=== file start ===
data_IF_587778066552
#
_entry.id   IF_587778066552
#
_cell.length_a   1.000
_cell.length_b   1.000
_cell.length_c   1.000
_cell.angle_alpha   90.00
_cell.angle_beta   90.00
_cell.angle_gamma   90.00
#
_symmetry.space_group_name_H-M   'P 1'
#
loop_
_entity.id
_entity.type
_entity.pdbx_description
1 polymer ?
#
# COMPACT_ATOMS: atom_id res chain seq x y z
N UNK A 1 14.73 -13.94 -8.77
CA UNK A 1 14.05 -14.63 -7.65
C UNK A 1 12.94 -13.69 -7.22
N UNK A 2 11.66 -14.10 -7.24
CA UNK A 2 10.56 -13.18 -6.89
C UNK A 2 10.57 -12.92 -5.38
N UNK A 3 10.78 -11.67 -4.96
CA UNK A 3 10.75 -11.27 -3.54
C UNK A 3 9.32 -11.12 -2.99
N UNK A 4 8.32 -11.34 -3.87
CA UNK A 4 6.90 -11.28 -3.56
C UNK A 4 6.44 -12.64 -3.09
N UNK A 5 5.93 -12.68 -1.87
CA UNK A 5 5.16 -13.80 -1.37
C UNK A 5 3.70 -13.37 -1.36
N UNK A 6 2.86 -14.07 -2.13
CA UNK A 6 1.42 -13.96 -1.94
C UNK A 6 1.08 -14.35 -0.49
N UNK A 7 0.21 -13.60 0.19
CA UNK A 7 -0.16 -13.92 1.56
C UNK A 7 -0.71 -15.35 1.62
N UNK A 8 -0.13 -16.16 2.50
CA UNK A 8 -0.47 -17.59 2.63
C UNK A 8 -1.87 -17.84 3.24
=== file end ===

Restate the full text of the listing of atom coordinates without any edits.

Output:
data_IF_587778066552
#
_entry.id   IF_587778066552
#
_cell.length_a   1.000
_cell.length_b   1.000
_cell.length_c   1.000
_cell.angle_alpha   90.00
_cell.angle_beta   90.00
_cell.angle_gamma   90.00
#
_symmetry.space_group_name_H-M   'P 1'
#
loop_
_entity.id
_entity.type
_entity.pdbx_description
1 polymer ?
#
# COMPACT_ATOMS: atom_id res chain seq x y z
N UNK A 1 14.73 -13.94 -8.77
CA UNK A 1 14.05 -14.63 -7.65
C UNK A 1 12.94 -13.69 -7.22
N UNK A 2 11.66 -14.10 -7.24
CA UNK A 2 10.56 -13.18 -6.89
C UNK A 2 10.57 -12.92 -5.38
N UNK A 3 10.78 -11.67 -4.96
CA UNK A 3 10.75 -11.27 -3.54
C UNK A 3 9.32 -11.12 -2.99
N UNK A 4 8.32 -11.34 -3.87
CA UNK A 4 6.90 -11.28 -3.56
C UNK A 4 6.44 -12.64 -3.09
N UNK A 5 5.93 -12.68 -1.87
CA UNK A 5 5.16 -13.80 -1.37
C UNK A 5 3.70 -13.37 -1.36
N UNK A 6 2.86 -14.07 -2.13
CA UNK A 6 1.42 -13.96 -1.94
C UNK A 6 1.08 -14.35 -0.49
N UNK A 7 0.21 -13.60 0.19
CA UNK A 7 -0.16 -13.92 1.56
C UNK A 7 -0.71 -15.35 1.62
N UNK A 8 -0.13 -16.16 2.50
CA UNK A 8 -0.47 -17.59 2.63
C UNK A 8 -1.87 -17.84 3.24